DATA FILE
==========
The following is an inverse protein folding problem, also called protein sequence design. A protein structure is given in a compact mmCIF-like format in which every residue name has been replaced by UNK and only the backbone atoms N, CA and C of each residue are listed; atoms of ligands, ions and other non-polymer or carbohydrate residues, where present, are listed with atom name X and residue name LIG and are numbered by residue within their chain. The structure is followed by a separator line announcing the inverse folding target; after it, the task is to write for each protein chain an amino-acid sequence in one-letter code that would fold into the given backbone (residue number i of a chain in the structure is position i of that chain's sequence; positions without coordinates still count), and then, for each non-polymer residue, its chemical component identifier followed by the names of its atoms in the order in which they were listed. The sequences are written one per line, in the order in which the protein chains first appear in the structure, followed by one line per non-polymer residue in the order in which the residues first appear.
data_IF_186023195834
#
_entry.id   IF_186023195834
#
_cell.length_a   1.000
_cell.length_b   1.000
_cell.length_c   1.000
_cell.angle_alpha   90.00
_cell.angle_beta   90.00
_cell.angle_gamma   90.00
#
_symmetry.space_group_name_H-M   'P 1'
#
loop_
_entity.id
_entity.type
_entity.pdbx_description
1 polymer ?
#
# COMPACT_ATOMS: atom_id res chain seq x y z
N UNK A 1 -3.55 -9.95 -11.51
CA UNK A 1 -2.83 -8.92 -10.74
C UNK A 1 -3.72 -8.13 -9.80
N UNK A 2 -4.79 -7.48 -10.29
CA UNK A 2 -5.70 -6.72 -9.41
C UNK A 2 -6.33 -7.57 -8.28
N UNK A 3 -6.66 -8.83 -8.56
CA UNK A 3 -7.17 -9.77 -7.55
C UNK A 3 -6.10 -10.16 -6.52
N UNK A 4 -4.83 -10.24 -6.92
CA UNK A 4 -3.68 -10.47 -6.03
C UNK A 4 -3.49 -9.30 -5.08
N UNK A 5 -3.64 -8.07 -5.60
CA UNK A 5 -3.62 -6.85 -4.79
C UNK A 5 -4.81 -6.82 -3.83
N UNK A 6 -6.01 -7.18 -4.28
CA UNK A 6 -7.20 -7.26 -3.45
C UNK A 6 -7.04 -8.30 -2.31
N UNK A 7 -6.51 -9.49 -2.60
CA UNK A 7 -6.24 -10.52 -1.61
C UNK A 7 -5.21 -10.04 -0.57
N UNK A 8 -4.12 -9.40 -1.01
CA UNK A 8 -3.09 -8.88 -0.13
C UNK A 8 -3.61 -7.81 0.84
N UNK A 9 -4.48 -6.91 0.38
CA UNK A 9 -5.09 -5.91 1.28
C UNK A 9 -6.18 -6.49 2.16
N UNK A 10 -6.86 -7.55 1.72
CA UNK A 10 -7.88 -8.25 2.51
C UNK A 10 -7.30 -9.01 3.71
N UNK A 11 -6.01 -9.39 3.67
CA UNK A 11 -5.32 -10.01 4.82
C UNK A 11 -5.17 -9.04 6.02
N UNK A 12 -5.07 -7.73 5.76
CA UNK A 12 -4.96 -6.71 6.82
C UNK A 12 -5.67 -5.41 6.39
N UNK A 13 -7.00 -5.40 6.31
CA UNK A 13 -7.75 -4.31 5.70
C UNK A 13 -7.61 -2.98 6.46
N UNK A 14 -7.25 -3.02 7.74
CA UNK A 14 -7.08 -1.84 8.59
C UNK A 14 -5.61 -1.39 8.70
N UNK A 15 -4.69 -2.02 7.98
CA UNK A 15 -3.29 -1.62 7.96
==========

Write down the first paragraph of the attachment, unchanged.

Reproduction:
The following is an inverse protein folding problem, also called protein sequence design. A protein structure is given in a compact mmCIF-like format in which every residue name has been replaced by UNK and only the backbone atoms N, CA and C of each residue are listed; atoms of ligands, ions and other non-polymer or carbohydrate residues, where present, are listed with atom name X and residue name LIG and are numbered by residue within their chain. The structure is followed by a separator line announcing the inverse folding target; after it, the task is to write for each protein chain an amino-acid sequence in one-letter code that would fold into the given backbone (residue number i of a chain in the structure is position i of that chain's sequence; positions without coordinates still count), and then, for each non-polymer residue, its chemical component identifier followed by the names of its atoms in the order in which they were listed. The sequences are written one per line, in the order in which the protein chains first appear in the structure, followed by one line per non-polymer residue in the order in which the residues first appear.